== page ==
In Canada every province has one, many sports organizations have one, and myriad smaller communities across the country boast their very own sports halls of fame.
While business, music, art and other of life’s worthwhile and essential endeavours have come to embrace the notion of the hall of fame, it is sport that got things started in the first place.
We have always associated sport with definitive acts of winning, losing and titanic struggle. Sport has provided many moments which have staying power in our collective memories. The people of sport and those who emerge as champions are, for whatever reason, the ones we inevitably cling to.
Their exploits, internationally, nationally and sometimes a lot closer to home resonate, and in many cases, these figures ascend to iconic status in the folklore of our country. It’s because the greatest of our athletes, both male and female, have become inextricably entwined with our concept of national pride.
It would seem that sport and those who enter its halls of fame matter to many people. Perhaps it’s because they’ve come to embody our potential as well as our ambition to be great.
“They are the best of Canada,” said Michael Medline, the President of Canadian Tire Corporation as eight new inductees to Canada’s Sports Hall of Fame were introduced in Toronto. “They are the best of the best,” he said of the Class of 2014.
Canadian Tire sponsors Canada’s Sports Hall of Fame and for a company that deals in sporting goods, this seems like good business, plain and simple.
Their due recognition
But as I listened to the words of the Class of 2014 and considered the breadth of their talent, the impact they’ve made as a group, I came to understand that sometimes it’s good to recognize the best and brightest among us who have given our country so much reason to celebrate.
There’s Kathy Shields, a university basketball coach who inspired many of her players to follow in her footsteps as well as Horst Bulau, a ski jumper who soared above all other Canadians at four Olympics not to mention Geraldine Heaney, the highest scoring defender in women’s hockey history.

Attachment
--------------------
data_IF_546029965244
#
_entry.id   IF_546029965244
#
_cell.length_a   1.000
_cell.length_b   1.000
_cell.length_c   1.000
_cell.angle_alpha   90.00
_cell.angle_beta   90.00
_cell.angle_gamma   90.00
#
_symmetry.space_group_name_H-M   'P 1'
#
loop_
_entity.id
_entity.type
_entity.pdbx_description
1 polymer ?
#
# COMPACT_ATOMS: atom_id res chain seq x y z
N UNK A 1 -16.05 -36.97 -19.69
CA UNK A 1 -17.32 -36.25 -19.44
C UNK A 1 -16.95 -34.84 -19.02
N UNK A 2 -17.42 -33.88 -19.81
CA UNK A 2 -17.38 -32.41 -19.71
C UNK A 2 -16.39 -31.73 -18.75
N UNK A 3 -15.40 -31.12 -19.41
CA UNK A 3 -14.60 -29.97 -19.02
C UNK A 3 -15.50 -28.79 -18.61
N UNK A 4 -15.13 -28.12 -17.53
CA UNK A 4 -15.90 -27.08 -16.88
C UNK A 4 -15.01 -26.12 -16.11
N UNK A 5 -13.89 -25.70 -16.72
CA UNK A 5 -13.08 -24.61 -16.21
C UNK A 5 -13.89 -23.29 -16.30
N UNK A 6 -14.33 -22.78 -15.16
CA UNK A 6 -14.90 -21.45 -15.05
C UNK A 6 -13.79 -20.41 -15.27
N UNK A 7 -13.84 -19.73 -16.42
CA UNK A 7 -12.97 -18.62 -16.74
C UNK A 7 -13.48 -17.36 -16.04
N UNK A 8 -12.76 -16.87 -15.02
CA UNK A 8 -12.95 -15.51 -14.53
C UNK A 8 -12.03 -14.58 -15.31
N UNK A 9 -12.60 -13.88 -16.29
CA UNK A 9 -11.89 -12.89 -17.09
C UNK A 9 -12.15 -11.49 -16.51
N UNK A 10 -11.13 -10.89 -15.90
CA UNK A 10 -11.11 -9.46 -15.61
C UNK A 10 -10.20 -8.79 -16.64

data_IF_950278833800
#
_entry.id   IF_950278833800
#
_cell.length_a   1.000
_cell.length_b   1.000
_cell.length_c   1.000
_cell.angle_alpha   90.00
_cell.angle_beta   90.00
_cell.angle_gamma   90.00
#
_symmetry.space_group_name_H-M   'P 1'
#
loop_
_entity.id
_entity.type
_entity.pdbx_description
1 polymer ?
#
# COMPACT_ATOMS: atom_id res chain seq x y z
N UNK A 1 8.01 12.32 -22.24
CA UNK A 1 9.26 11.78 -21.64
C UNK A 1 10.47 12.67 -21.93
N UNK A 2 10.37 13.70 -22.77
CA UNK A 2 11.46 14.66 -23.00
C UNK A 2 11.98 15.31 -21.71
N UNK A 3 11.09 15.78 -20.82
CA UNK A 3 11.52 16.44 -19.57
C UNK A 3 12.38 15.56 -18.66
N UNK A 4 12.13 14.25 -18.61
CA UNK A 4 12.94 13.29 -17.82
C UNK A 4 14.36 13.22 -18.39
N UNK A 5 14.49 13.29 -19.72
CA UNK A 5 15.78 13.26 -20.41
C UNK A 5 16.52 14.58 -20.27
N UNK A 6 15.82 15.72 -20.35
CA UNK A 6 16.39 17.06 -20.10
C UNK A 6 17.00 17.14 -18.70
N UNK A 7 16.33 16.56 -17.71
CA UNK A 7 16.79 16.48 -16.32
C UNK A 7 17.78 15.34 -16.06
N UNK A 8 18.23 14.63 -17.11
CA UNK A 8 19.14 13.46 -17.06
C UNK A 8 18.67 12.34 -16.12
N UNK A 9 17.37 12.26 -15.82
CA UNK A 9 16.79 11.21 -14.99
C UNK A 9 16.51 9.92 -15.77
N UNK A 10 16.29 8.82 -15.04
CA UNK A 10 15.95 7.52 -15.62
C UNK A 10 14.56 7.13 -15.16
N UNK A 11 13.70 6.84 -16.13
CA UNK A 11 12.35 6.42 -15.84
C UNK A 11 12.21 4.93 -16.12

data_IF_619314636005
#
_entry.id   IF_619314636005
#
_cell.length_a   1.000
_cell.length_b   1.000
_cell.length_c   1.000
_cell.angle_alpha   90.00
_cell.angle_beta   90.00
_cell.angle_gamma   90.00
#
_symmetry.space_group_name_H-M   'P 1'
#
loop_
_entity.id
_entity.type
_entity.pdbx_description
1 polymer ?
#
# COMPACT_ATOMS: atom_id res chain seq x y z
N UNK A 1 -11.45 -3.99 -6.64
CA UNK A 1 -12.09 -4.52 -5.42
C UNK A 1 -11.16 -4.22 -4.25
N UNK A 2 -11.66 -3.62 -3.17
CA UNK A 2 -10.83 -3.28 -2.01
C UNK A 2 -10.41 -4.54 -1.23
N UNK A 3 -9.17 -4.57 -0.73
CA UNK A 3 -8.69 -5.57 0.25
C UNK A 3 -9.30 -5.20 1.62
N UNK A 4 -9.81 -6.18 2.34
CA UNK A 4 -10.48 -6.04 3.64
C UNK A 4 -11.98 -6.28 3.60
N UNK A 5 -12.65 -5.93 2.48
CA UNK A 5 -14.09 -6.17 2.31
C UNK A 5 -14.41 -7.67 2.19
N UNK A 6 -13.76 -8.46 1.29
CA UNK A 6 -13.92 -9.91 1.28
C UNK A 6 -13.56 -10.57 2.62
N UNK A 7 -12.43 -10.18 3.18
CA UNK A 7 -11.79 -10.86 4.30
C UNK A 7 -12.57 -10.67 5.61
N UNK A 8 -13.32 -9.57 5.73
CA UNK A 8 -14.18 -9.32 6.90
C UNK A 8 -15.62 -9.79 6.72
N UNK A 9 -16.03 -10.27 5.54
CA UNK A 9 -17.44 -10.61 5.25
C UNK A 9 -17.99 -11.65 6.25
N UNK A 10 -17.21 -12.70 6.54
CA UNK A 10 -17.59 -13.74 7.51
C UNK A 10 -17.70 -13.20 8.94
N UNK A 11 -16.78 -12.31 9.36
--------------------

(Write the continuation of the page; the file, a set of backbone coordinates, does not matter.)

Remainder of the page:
Tim Frick is a builder in the field of Paralympic sport and as coach led the Canadian women’s wheelchair basketball team to three gold medals at the Games.
“It’s a feeling of reverence, pride, humility, disbelief and perspective,” Frick said just before he slipped into his hall of fame jacket for the first time.
Gareth Rees becomes the first rugby player from Canada to enter the hall of fame. One of the best international performers of his generation, Rees played at four rugby World Cups and was feared by his rivals just as he was beloved by his teammates.
“I hope the values of rugby come to light,” he modestly declared in accepting the honour. “I hope people see the respect that we have for the game and for the opposition. We are part of a community that respects sport and values the opportunity to compete.”
Prompting a new generation
The amazing Pierre Harvey who represented Canada at four Olympics as both a cross country skier and a cyclist has become a pioneer while prompting a generation to follow in his tracks. His son Alex has since carved out a career which has included a world championship victory in cross country skiing.
“It’s the inspiration that brings you there,” Harvey estimated. “To see that sport could be translated to the rest of my family is a gift for me.”
The late Sarah Burke, the superstar freestyle skier who lost her life while training for the sport she loved, was represented at the induction by her father Gordon.
“She played the game with love and happiness and respect for other people,” he proudly said.
One fleeting Manley moment
Finally there is Elizabeth Manley, the diminutive figure skater who captured a nation’s undivided attention at the Calgary Olympics in 1988 when she produced an unlikely and thrilling silver medal for Canada.
She gives definition to the essential ingredient to any hall of fame. She created the one fleeting moment, the famous act that somehow has the power to endure for all time.
“When I’m long gone it’s such an honour to know that my legacy and my story are here forever,” Manley said.
Halls of Fame are just buildings and the artifacts that are collected inside tend to gather dust.
On induction day it’s worthwhile celebrating the real treasures of sport.
They are, of course, the people who breathe new life into any hall of fame.Suggest a correction